The house was a wreck when Hector Portillo found it in 2016. The Binghampton bungalow was built a hundred years ago, as the city of Memphis experienced its first major expansion. At some point, it was converted from a single-family home to a duplex. Later, as the neighborhood fell into poverty during the post-1968 hollowing out of the city, it was abandoned. Gashes marred the walls where copper thieves had stripped out the wiring. A limb had fallen from the big tree in the yard, piercing the roof so the rain came in freely, rotting the hardwood floors and undermining the foundation.
“It was really bad,” says Portillo. “I think it was for sale on the market for like three years, maybe longer.”
But where others saw hopeless blight, Portillo saw his potential dream home. He came to Memphis from a small town on the northern coast of Honduras more than two decades ago. The quiet, polite young man initially found work as a bricklayer, but after a few months, he was unsatisfied. “I didn’t have any opportunity to grow. I was just doing labor,” he recalls.
He switched to painting houses, both interiors and exteriors, and began a long and fruitful career as a contractor. “I like what I do,” he says, “because you have the opportunity to go to everybody’s houses and see how they live, what they have, and how they put things together. And sometimes you learn from those experiences.”
While working on hundreds of homes, he developed an eye for color and composition. “Sometimes I go to houses and they have like 20 samples of paint on the walls, and they get confused,” he says. “So you start looking around at what they have, what goes with the floor and furniture and the artwork, and say, ‘Let’s just narrow the choices, pick three or five.’ And we find the color that they want.”
“All the houses are different — we have bungalows, Victorians, and new houses, So it’s very mixed, and you can also paint the color of the house the way that you want it, and nobody’s going to complain. You can look pretty here.” — Hector Portillo
As his skills expanded into carpentry, upholstering, and faux finishing, he cultivated a loyal clientele of designers, contractors, and homeowners. Eventually, the young man who had come to America with nothing bought a condominium in Bartlett, and, as his business and savings continued to grow, he started looking for something bigger, and more permanent, where he could fully exercise his skills and creativity.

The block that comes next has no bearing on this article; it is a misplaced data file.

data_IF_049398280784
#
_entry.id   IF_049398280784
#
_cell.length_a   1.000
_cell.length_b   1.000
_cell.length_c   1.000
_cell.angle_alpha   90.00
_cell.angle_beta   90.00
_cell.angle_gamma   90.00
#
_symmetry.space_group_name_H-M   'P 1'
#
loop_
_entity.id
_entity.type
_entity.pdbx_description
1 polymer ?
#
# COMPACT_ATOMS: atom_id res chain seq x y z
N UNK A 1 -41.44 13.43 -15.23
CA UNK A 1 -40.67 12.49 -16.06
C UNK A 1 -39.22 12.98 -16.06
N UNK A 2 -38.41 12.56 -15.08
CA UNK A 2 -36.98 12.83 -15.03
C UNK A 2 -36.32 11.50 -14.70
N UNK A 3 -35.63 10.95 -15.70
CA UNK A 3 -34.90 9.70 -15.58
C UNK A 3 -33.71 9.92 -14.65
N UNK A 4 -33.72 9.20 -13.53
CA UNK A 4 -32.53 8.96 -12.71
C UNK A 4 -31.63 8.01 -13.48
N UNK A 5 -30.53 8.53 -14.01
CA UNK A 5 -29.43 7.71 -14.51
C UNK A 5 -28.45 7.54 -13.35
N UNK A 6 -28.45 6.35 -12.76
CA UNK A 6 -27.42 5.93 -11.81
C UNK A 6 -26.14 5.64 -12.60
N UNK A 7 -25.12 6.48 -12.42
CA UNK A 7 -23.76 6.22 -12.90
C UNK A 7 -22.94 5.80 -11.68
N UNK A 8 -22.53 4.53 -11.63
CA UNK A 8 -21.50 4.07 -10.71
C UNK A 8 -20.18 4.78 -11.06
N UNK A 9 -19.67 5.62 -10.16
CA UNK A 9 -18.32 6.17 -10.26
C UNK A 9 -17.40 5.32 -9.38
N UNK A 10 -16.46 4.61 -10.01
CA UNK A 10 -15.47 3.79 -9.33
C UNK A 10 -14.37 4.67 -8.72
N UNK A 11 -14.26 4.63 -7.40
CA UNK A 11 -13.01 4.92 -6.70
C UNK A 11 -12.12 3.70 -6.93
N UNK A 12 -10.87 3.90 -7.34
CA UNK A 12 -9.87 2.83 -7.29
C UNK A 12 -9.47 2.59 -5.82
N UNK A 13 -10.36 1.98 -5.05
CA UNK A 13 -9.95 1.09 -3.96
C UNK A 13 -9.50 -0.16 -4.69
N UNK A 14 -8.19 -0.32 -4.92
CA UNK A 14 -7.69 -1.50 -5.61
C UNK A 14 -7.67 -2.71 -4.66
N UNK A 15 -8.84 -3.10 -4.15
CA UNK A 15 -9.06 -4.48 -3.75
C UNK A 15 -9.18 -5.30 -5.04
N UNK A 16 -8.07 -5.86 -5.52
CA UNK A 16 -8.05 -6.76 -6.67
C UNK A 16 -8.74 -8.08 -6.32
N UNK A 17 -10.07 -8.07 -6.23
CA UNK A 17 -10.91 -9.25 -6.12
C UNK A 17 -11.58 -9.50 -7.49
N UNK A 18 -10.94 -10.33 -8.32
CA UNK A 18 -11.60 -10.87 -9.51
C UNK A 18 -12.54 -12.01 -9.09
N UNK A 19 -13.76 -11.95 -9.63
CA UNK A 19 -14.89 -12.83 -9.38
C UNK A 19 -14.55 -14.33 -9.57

“I would drive through the neighborhood,” he says. “I actually wanted to live in Cooper-Young, but it was too late for me to get a house there. I wanted to live over here because it’s kind of artistic, and it’s close to [Overton] Park and Midtown. With the theaters and stuff, it’s more fun.”
Portillo was also searching for a diverse community, and found it in Binghampton. “That’s what I like about here,” he says. “It’s a small pocket, but we have a lot of different people from different countries, like Mexicans and Asians and, you know, I’m from Honduras. I feel more accepted here than other places.”
The area’s architecture can be as diverse as its residents. “All the houses are different — we have bungalows, Victorians, and new houses,” he says. “So it’s very mixed, and you can also paint the color of the house the way that you want it, and nobody’s going to complain. You can look pretty here. In other places, you can just be beige or shades of gray — not like here.”
A Radical Transformation
When Portillo first bought the tumbledown bungalow, his friends thought he was crazy. “I had a lot of negative comments, because I was putting a lot of my time and investment here,” he says. “They don’t have the vision. But I don’t listen. I just follow my instincts.”
For four years, he spent his weekends in Binghampton, almost single-handedly transforming the condemned house. “I didn’t do the electrical, the HVAC, the plumbing,” he says, but everything else was restored and built by his hand.